Although the act of breastfeeding is not “illegal,” women in various parts of the U.S. can be arrested for “public indecency” when breastfeeding their baby in public. As of November 2005, 12 states and Washington, DC had not enacted at least some kind of law regarding breastfeeding.
The U.S. Healthy People 2010 target is to increase the proportion of mothers who choose to breastfeed their babies for at least six months to 50%; the World Health Organization recommends that babies be breastfed exclusively for the first six months. However, these goals may be difficult to meet since some mothers in the U.S. face challenges to breastfeeding. Many women view their return to work as a cause for ending their breastfeeding regime early. Even women who use a breast pump require 30 minutes of privacy each workday to expel breast milk. In the May issue of The Journal of Pediatrics, a commentary by Dr. Tonse Raju from the National Institutes of Health reflects on the continued barriers for breastfeeding mothers.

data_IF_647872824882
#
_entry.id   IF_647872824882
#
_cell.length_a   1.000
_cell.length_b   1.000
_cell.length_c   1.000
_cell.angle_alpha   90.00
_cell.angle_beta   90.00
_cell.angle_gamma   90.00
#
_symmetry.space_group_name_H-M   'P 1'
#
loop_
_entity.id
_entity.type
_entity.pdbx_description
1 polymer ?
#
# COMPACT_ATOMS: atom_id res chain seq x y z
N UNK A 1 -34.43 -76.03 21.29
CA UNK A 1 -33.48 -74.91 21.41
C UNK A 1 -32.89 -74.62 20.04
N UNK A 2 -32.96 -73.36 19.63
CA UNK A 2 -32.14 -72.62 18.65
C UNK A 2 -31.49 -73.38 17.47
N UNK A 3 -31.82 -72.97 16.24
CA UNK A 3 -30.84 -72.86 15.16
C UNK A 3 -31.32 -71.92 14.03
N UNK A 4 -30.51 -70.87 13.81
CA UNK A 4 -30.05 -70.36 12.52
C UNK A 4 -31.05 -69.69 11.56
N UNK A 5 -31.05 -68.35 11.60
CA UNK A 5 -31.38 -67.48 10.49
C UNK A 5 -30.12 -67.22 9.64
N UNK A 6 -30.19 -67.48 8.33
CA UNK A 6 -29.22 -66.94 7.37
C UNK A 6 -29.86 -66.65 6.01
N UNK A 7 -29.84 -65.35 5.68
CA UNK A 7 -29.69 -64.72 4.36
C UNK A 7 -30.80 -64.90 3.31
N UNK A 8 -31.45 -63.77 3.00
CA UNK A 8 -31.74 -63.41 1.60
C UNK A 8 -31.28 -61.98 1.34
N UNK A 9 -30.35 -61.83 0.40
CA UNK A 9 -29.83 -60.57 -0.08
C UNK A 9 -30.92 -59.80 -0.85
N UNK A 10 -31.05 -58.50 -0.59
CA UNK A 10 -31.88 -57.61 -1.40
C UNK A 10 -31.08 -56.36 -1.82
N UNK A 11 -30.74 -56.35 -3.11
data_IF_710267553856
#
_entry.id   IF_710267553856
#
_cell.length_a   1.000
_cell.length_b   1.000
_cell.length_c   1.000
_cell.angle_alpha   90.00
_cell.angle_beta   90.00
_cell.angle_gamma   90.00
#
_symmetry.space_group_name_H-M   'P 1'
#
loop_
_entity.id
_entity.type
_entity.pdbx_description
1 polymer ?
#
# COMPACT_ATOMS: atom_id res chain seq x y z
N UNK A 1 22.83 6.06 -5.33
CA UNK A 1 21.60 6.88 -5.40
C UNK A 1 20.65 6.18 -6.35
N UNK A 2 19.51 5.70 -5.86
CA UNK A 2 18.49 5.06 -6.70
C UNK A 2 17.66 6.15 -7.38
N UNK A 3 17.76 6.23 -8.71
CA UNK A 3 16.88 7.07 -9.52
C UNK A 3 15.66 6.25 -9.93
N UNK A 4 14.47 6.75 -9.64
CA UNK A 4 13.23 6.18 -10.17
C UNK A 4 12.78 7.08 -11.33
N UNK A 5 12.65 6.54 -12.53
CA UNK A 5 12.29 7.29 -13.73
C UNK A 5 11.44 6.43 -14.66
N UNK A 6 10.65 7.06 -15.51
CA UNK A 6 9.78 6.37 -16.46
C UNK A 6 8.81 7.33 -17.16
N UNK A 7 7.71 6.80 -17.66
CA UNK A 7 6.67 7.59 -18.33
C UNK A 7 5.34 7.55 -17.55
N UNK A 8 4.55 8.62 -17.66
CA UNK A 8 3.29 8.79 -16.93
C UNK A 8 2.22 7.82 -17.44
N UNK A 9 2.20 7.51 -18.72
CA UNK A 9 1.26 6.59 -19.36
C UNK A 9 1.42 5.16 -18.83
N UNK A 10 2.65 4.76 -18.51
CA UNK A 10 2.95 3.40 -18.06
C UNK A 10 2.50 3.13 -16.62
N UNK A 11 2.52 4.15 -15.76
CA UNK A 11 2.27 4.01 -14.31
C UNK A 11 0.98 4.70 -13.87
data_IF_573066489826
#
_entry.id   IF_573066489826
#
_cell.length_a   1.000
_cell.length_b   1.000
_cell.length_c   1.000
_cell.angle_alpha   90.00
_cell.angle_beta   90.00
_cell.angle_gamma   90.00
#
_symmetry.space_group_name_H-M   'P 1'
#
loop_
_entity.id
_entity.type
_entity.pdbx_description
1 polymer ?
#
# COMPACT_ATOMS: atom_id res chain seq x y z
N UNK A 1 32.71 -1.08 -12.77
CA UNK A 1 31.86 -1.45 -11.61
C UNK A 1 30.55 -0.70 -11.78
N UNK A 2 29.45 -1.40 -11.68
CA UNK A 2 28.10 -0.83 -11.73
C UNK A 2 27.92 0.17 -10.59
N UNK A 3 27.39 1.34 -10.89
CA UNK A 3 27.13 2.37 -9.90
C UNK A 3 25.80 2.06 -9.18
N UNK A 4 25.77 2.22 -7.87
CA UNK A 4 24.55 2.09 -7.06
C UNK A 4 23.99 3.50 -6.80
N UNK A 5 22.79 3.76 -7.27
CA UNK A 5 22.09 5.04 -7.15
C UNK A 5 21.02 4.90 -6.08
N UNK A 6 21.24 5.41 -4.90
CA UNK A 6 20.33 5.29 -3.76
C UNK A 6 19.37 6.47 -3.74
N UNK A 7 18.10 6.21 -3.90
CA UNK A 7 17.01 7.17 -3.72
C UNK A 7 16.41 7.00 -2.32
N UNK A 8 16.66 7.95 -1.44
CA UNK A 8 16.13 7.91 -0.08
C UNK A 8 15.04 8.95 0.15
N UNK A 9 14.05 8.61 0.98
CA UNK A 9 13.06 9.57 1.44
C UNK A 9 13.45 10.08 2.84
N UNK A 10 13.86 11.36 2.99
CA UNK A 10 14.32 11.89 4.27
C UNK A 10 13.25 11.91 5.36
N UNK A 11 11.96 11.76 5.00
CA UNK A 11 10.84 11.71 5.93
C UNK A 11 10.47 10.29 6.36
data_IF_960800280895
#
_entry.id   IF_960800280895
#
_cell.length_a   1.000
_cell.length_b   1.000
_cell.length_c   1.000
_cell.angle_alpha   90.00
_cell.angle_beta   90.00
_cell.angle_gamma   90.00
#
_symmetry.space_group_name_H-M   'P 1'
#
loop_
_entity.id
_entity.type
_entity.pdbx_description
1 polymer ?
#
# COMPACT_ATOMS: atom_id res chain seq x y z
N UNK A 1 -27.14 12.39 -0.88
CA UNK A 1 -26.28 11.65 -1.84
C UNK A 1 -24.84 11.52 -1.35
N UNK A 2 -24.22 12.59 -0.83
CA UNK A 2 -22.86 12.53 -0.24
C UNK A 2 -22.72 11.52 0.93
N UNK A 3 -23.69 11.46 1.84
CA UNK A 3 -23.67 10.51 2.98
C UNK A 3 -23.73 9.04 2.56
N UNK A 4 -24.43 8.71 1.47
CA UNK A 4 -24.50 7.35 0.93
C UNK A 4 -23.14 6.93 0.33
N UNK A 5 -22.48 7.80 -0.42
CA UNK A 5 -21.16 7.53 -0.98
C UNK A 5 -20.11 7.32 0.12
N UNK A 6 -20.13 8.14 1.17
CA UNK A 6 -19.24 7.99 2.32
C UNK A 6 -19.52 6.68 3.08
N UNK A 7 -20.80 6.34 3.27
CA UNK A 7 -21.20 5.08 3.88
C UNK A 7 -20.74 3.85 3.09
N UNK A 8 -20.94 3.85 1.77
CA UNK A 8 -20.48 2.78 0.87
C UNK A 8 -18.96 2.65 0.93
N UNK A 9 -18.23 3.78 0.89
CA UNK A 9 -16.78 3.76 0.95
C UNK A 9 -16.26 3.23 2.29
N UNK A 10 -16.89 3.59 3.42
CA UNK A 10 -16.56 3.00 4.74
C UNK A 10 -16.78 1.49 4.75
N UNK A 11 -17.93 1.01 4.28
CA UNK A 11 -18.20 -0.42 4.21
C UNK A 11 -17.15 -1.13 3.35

Most industrialized nations guarantee maternity leave for up to 16 weeks at 75-100% of pay. Norway exceeds that by providing up to 42 weeks of maternity leave with full pay or 52 weeks with 80% pay. The U.S., however, allows a woman 12 weeks of unpaid leave, without the risk of losing her job, during any 12-month period. Allowing new mothers more time off work may encourage the continuation of breastfeeding, potentially minimizing societal limitations. Although it might be difficult to enact a policy similar to that of Norway, the U.S. should consider what is needed to support women who choose to breastfeed.
Monica Helton | alfa
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